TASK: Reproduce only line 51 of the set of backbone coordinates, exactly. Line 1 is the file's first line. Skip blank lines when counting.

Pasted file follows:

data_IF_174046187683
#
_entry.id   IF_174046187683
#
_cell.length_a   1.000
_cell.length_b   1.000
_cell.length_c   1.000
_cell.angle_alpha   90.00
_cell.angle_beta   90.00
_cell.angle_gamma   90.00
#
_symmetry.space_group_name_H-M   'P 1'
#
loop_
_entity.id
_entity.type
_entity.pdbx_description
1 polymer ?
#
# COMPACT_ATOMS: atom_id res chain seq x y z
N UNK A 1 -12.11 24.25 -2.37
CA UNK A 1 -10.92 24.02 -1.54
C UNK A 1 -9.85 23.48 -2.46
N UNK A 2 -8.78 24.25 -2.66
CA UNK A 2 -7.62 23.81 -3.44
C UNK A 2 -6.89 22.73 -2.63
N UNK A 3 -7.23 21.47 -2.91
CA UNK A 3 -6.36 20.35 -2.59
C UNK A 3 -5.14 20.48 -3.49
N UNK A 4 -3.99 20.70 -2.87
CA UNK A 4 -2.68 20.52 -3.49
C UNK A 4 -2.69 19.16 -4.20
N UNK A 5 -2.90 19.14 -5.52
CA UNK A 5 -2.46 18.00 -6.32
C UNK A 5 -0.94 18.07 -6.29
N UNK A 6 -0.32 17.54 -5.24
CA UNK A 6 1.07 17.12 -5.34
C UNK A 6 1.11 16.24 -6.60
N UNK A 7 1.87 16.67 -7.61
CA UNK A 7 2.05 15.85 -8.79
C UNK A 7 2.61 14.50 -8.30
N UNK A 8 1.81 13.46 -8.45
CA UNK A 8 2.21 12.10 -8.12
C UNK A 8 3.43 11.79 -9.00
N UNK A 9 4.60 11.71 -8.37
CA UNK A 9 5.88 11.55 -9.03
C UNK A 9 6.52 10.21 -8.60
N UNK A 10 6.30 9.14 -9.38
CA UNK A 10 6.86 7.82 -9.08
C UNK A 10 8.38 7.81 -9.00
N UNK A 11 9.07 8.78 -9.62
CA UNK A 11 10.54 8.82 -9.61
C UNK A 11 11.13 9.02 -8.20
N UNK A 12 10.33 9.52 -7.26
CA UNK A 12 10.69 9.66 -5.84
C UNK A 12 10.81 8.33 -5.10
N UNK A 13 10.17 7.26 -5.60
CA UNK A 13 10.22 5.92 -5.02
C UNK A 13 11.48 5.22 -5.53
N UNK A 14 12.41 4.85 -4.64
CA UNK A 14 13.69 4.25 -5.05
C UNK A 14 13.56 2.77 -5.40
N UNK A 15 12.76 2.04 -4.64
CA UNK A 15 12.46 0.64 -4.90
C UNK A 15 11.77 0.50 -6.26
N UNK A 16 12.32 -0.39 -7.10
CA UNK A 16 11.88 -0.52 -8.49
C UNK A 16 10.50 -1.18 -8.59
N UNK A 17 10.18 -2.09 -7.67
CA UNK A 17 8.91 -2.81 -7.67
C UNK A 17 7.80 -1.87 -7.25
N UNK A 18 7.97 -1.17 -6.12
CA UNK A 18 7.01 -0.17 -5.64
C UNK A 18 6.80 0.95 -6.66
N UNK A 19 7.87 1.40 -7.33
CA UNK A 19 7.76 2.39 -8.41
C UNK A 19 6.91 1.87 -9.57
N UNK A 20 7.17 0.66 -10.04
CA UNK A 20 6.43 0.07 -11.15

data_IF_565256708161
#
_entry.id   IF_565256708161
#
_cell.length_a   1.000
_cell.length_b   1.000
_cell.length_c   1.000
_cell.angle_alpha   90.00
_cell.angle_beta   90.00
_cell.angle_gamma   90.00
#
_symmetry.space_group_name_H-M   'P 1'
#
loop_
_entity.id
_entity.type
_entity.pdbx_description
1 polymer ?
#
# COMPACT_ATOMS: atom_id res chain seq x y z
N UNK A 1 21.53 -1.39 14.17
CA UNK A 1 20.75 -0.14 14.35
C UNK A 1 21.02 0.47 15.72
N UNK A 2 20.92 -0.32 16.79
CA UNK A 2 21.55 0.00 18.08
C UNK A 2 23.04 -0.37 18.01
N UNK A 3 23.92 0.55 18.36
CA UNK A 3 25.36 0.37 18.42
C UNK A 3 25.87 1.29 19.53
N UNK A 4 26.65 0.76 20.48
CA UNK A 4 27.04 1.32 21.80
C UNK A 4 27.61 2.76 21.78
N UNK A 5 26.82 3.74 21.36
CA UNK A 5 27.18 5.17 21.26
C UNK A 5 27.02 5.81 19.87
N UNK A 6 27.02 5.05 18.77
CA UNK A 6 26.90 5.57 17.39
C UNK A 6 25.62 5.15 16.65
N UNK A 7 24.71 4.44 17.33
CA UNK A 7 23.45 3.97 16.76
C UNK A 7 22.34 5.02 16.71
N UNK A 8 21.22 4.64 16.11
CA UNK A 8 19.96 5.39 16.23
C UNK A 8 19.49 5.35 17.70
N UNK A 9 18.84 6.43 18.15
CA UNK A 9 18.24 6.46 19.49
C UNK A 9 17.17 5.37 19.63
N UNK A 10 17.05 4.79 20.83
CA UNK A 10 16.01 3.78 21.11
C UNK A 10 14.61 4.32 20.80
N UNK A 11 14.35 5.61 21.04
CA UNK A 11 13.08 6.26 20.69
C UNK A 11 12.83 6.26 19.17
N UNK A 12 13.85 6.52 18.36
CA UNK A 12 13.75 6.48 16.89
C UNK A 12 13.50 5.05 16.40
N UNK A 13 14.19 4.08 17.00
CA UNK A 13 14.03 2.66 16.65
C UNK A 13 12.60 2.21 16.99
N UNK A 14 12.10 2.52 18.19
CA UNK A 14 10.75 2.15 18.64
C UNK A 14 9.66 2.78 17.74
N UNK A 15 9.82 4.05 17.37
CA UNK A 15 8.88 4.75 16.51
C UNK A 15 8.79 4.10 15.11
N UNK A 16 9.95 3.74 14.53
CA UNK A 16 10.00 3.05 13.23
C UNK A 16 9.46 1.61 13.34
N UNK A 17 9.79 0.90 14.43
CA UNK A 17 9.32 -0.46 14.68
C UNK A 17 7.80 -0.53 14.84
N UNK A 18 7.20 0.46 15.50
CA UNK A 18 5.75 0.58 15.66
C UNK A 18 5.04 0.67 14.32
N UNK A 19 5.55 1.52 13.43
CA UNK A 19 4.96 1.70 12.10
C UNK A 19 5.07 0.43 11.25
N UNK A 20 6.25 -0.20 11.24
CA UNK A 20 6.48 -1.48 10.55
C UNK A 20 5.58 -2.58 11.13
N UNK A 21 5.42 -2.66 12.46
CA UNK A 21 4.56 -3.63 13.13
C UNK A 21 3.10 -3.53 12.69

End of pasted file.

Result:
N UNK A 11 9.07 8.78 -9.62